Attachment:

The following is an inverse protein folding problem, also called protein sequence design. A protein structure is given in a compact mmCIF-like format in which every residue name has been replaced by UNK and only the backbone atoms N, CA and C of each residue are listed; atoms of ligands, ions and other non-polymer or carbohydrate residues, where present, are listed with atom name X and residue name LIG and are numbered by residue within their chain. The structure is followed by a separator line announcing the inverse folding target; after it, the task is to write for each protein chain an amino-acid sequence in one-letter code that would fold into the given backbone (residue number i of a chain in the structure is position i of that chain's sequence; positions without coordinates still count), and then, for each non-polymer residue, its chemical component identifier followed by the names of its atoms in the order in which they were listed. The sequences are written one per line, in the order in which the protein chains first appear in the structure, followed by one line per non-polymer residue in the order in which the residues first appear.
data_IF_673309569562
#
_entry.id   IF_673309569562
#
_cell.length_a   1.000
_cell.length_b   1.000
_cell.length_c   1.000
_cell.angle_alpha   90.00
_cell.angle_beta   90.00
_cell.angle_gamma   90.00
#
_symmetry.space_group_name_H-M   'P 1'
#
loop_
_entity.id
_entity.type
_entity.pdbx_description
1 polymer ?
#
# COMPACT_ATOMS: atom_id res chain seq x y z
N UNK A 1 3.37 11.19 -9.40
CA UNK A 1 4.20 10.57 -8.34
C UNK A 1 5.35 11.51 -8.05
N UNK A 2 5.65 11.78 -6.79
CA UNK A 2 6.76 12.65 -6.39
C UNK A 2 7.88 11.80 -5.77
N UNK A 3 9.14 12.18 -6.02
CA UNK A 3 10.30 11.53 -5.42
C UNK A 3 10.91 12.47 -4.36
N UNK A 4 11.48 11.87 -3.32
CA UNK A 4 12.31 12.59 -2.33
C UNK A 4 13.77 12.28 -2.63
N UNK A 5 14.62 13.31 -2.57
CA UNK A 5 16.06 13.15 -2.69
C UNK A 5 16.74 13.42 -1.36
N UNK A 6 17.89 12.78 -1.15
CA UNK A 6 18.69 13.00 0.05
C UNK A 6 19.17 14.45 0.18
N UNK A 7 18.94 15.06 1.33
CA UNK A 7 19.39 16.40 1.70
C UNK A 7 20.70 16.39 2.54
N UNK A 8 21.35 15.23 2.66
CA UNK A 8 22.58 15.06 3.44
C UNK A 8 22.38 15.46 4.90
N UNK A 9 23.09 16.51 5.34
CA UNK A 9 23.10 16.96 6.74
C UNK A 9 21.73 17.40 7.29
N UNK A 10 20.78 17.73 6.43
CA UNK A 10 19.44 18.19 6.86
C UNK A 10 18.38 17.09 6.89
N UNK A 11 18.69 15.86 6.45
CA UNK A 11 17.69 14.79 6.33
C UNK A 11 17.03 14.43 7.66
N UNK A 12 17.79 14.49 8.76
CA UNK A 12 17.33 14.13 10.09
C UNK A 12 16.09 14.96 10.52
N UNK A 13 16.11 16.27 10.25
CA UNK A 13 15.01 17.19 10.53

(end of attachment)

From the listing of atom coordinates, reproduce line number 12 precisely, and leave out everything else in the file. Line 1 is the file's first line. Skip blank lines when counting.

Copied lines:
#